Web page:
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International Journal of Pharmacology

Year: 2016  |  Volume: 12  |  Issue: 8  |  Page No.: 760 - 768

Avian Egg Yolk Antibodies (IgY) and their Potential Therapeutic Applications for Countering Infectious Diseases of Fish and Aquatic Animals

Mohammad Jalil Zorriehzahra, Ruchi Tiwari, Swati Sachan, Kumaragurubaran Karthik, Yashpal Singh Malik, Maryam Dadar, Muhammad Sarwar, Maryam Sayab and Kuldeep Dhama

Abstract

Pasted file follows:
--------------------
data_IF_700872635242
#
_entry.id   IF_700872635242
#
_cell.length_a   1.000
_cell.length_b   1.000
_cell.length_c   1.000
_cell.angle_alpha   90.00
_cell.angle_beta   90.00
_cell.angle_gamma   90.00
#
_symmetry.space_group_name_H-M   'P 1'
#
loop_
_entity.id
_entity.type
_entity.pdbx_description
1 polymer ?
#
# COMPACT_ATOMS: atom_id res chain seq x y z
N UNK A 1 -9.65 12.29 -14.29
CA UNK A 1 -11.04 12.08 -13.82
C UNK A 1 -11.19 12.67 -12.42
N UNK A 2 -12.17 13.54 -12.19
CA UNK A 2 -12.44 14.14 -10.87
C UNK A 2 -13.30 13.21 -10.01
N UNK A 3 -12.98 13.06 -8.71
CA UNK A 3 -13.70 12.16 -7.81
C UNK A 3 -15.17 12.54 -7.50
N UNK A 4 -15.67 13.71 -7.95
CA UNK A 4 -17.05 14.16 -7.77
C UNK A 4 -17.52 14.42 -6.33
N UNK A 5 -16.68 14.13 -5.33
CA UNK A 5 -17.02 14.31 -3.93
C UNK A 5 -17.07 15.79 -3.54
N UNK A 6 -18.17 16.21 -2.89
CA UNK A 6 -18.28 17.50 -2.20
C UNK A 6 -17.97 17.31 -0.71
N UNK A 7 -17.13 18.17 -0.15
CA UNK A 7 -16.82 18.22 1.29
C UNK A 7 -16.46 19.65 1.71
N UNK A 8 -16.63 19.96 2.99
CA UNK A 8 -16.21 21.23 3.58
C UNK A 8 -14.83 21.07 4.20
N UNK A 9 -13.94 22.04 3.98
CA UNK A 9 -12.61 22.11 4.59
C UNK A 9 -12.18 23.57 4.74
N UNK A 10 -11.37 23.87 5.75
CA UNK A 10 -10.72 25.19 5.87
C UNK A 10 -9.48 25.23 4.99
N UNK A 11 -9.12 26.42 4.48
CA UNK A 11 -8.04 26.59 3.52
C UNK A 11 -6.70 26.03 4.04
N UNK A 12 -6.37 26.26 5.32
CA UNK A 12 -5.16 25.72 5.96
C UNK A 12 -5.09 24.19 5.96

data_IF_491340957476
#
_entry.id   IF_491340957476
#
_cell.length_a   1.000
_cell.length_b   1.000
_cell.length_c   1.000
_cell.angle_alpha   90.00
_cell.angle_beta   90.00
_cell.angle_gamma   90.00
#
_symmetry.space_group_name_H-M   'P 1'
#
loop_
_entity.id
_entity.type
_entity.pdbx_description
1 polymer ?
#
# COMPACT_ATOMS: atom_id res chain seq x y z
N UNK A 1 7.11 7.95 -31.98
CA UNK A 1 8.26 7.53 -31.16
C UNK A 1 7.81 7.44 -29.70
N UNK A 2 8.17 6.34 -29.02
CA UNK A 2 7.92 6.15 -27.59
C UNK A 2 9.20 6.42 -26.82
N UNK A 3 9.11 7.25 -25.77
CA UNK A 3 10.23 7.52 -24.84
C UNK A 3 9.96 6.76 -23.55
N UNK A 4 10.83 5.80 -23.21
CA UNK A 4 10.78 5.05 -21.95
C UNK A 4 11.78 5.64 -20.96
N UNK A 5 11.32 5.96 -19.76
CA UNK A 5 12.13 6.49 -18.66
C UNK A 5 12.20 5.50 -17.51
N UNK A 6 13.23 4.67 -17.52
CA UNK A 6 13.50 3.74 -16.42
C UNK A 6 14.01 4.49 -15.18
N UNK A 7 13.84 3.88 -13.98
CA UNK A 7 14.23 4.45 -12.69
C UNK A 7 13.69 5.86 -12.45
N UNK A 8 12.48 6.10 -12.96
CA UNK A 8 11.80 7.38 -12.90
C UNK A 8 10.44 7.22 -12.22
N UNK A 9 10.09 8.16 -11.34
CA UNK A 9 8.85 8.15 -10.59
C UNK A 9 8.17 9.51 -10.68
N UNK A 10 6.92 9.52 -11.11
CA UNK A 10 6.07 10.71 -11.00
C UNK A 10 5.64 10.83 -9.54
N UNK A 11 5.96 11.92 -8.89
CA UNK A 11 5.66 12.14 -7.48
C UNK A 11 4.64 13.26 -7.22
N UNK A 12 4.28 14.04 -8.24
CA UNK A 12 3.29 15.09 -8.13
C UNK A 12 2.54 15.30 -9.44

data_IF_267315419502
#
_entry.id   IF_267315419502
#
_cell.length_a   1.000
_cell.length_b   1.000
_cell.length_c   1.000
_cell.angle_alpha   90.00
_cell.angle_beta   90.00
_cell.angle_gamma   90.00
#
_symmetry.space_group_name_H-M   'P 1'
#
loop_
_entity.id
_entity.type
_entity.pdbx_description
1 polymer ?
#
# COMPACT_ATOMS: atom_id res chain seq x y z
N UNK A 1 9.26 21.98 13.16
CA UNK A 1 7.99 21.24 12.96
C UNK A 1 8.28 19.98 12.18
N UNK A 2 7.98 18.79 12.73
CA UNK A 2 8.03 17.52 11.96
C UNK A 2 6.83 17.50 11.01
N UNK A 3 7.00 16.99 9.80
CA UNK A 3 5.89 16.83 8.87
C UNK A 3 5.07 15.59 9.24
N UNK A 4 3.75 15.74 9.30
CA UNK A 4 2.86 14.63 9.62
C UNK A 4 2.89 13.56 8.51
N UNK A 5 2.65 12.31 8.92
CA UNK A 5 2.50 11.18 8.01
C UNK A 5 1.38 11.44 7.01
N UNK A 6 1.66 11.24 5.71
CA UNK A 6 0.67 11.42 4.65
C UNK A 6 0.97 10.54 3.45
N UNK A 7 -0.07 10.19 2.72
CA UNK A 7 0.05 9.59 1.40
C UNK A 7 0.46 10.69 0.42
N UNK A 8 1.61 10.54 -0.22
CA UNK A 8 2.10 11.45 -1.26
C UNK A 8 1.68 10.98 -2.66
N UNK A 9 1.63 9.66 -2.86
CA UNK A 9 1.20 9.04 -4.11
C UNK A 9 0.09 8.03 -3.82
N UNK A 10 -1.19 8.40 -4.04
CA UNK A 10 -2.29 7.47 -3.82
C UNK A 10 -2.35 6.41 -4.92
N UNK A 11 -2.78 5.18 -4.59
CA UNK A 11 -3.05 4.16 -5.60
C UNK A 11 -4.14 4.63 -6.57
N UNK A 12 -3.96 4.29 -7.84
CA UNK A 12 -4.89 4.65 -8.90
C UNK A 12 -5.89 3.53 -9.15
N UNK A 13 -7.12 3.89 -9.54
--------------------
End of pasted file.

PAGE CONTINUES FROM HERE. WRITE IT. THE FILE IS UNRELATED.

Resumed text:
In the current scenario of increasing and emerging drug resistance in various microbial pathogens, traditional antibiotics are becoming less effective and thus globally research has focused on developing alternative therapeutic regimens having efficient germ killing abilities. The leading alternatives include use of phages, prebiotics, probiotics, cytokines, avian egg yolk antibodies, toll like receptors, medical herbs and various other immunomodulatory/immunotherapeutic approaches. Out of these valuable therapies, the application of oral passive immunization using avian egg yolk antibodies (Immunoglobulin Y, IgY) offers promising future avenues for designing and developing novel prophylactic and treatment strategies against infectious diseases in both humans and animals, particularly countering the enteric pathogens. Hitherto studies confirm beneficial applications of IgY antibodies in animals (Calves, lamb and goat, cats and dogs), poultry and humans, however such studies in fish and aquatic animals are comparatively less. The present study presents as overview on avian egg antibodies, their salient features, advantages and limitations and then describes the potential therapeutic applications of IgY for the prevention and treatment of infectious diseases of fish and aquatic animal species, as well as speculating the future prospects of upcoming IgY technology. Taking into account the valuable prophylactic and therapeutic applications of IgY antibodies, further explorative research in this area could pave way for designing and developing effective pharmaceuticals and treatment options for various infectious diseases of fish/aquaculture animals as well as for safeguarding health of humans and their companion animals.

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